How to Care for Pet Mississippi Map Turtles

Mississippi map turtle

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Aquatic turtles are fun pets to own and watch, but not everyone has room for the large enclosures that bigger water turtles, like red-eared sliders, require. Thankfully there are smaller water turtles like the Mississippi map turtle that don't require such large habitats.

Breed Overview

Common Name: Mississippi Map Turtle

Scientific Name: Graptemys pseudogeographica kohni

Adult Size: Females grow to be up to 10 inches long and males up to five inches long

Life Expectancy: Over 30 years


The Mississippi map turtle is an aquatic turtle that spends the majority of its time swimming and the rest of the time eating and basking on a dry rock in the sun. The care of map turtles is much more like a fish than a lizard in that they need a tank almost entirely filled with water in addition to the reptile lighting set up.

Full-grown map turtles need plenty of swimming space, but typically a 75-gallon fish tank will do well for one male turtle (females need about a 125-gallon tank). Gravel built up with larger rocks to create a beach on one side of the tank serves well as a basking area and dry-docking station for your turtle. A variety of floating accessories are available at pet stores.

Water quality is very important to animals that spend the majority of their lives in it. Dirty water can cause a number of infections, among other things. Quality filters are a must for any aquatic turtle enclosure to keep the water clean, clear, and free of odors. Submersible filters like the Cascade internal filter and canister filters are your best options for clean water. They should be constantly running to not only provide filtration but also aeration to the water.


Map turtles eat their food while swimming. Aquatic turtle pellets are a good staple diet for map turtles, but they should also get some fresh, leafy vegetables or plants. Dark, leafy greens like romaine, dandelion greens, and fresh parsley should be placed in the water on a regular basis or clipped to the side of the tank with a suction cup clip sold in the fish department. Fresh, chopped apple pieces and freeze-dried shrimp can be offered as treats but should not make up a large percentage of your turtle’s diet.

Map turtles also eat some insects, crustaceans, and fish. Fatty fish like goldfish should be avoided alongside larger high protein food like mice. The majority of their diet should be plant-based and from the formulated turtle pellets or the fresh greens.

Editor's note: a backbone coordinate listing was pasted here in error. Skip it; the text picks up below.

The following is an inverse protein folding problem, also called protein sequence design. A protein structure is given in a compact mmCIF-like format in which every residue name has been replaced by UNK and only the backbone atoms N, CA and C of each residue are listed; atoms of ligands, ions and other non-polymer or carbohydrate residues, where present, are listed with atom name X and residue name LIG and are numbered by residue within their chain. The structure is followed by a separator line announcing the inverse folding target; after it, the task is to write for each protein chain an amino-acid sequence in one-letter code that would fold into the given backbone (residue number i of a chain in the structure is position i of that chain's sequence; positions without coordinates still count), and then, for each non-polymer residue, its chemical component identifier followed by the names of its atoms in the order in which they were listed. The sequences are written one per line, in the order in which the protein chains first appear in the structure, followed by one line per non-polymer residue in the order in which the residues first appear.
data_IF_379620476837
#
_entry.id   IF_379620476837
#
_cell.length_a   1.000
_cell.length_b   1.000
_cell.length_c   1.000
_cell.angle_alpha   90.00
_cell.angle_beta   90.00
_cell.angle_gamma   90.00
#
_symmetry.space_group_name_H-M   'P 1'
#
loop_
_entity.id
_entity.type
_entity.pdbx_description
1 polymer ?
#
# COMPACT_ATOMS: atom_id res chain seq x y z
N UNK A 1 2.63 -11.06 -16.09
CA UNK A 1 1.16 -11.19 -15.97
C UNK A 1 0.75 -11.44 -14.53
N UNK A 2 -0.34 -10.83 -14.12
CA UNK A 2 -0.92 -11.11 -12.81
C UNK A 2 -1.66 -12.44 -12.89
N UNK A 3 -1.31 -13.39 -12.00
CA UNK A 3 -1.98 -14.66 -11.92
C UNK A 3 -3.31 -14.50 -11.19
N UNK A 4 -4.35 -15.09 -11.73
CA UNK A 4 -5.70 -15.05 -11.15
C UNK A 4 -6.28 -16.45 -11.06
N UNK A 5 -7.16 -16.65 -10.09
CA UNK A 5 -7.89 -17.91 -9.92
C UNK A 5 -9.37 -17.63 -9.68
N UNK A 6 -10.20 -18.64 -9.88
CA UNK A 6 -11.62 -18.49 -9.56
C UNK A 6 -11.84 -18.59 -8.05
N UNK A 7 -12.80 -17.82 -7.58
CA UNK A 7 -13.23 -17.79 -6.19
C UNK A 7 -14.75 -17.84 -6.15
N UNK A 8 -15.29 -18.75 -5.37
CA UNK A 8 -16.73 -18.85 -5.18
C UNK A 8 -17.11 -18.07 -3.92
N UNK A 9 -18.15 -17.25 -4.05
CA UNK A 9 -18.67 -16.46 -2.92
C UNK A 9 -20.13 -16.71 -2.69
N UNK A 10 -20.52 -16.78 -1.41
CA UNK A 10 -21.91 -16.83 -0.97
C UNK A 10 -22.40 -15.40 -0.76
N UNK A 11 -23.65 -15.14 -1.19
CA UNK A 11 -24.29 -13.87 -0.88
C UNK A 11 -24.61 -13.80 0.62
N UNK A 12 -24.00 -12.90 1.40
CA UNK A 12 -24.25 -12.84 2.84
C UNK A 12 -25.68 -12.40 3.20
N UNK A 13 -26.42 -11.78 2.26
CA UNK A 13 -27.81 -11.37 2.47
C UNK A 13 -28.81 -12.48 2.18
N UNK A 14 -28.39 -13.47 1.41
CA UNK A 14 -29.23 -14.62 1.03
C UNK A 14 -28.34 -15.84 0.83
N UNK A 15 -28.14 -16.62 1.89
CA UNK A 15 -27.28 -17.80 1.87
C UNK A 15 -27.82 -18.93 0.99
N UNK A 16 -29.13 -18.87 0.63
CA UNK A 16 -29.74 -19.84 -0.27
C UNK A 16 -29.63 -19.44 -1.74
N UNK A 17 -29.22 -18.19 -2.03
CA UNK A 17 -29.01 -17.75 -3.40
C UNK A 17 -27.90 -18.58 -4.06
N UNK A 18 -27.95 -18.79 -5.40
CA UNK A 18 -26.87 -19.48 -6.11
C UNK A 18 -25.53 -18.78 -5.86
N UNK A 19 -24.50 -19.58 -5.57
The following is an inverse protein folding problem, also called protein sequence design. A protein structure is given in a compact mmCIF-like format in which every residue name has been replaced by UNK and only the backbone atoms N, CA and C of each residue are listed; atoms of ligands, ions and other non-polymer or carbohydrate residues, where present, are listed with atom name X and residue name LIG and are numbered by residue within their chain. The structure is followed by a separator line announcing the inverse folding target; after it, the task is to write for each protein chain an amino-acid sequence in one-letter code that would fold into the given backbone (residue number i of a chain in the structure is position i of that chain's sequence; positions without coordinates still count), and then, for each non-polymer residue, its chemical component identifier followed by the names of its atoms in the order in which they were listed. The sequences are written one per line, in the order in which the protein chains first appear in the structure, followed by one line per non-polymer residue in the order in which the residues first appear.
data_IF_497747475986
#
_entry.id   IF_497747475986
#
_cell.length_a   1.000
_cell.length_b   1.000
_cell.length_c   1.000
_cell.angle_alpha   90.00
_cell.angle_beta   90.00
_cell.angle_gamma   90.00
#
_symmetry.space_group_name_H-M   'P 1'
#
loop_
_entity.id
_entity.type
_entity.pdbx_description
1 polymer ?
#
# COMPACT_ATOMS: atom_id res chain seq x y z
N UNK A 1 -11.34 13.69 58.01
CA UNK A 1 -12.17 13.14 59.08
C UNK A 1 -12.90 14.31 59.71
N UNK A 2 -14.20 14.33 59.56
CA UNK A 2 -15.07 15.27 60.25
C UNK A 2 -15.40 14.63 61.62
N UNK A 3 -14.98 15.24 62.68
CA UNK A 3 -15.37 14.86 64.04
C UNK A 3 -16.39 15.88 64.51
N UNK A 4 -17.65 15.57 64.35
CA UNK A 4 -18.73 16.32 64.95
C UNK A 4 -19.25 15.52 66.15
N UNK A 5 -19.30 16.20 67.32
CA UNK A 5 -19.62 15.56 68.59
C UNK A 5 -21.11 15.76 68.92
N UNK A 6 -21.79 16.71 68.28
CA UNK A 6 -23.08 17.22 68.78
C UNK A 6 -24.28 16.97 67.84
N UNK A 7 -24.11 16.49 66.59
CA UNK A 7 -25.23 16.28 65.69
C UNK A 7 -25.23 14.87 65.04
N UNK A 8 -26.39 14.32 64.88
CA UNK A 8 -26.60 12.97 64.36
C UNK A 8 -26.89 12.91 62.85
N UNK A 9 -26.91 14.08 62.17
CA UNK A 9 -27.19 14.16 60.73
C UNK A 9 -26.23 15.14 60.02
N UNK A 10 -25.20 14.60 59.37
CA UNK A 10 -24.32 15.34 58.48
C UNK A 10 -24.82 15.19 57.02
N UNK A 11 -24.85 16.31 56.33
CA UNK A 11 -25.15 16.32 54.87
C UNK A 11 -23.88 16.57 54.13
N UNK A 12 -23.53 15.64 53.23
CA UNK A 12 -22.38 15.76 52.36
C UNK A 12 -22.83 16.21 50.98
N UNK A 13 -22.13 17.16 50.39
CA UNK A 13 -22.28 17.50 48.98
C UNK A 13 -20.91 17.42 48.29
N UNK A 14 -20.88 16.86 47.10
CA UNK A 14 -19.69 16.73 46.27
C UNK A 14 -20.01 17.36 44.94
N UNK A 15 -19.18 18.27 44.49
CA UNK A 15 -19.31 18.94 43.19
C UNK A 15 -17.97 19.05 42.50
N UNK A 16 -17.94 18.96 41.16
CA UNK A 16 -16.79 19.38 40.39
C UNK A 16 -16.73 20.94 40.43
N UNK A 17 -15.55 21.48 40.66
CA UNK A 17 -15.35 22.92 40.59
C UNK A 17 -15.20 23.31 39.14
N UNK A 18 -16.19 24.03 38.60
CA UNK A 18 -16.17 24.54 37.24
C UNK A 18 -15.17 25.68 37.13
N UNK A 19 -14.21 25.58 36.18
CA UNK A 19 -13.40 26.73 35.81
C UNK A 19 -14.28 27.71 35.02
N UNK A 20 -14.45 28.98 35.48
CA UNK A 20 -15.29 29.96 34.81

If housed indoors, full-spectrum UVA/UVB lighting and supplemental heat lights are absolutely necessary. Mississippi map turtles don't need extremely warm temperatures but will be more active and eat better if they are kept around 85 degrees F. If temperatures are allowed to drop below the 60s your turtle may become lethargic, not eat well, and start to go into hibernation. Turtles that are housed outside in warmer months should be brought inside to a warmer environment when the outside temperature gets too cool, so they don't go into hibernation.

UVB lighting should be provided for 12 hours each day and year-round in the form of a special reptile UVB bulb. This bulb should also be replaced every six months since the invisible UVB rays expire before the visible white light does. Map turtles that are housed outside do not need supplemental UVB lights since they receive natural UVB rays from the sun.


Map turtles are relatively easy to care for with the proper setup and diet. But they can run into some health issues. Intestinal parasites are found naturally in most reptiles, including pet map turtles, but they can become a problem if they overpopulate their intestinal tract. Therefore, annual fecal parasite exams should be performed by your exotics vet.

If water quality is a problem, your turtle can get skin, shell, and ear infections from the dirty water. If too many algae are building up on your turtle's shell or skin, use a soft toothbrush to help keep it clean. Ear infections are easily recognized as large bumps behind your turtle's eye. They will need to be cleaned out by your vet, and your turtle will most likely be placed on antibiotics.

Your turtle's beak and nails should be maintained at a good length and may need periodic trimming if they are unable to grind them down in their environment or because there is an underlying health issue causing excessive growth.

Without proper UVB lighting and calcium from the turtle pellets, map turtles will develop metabolic bone disease and shell deformities. If you suspect your turtle has a health issue, get him in to see a vet as soon as possible.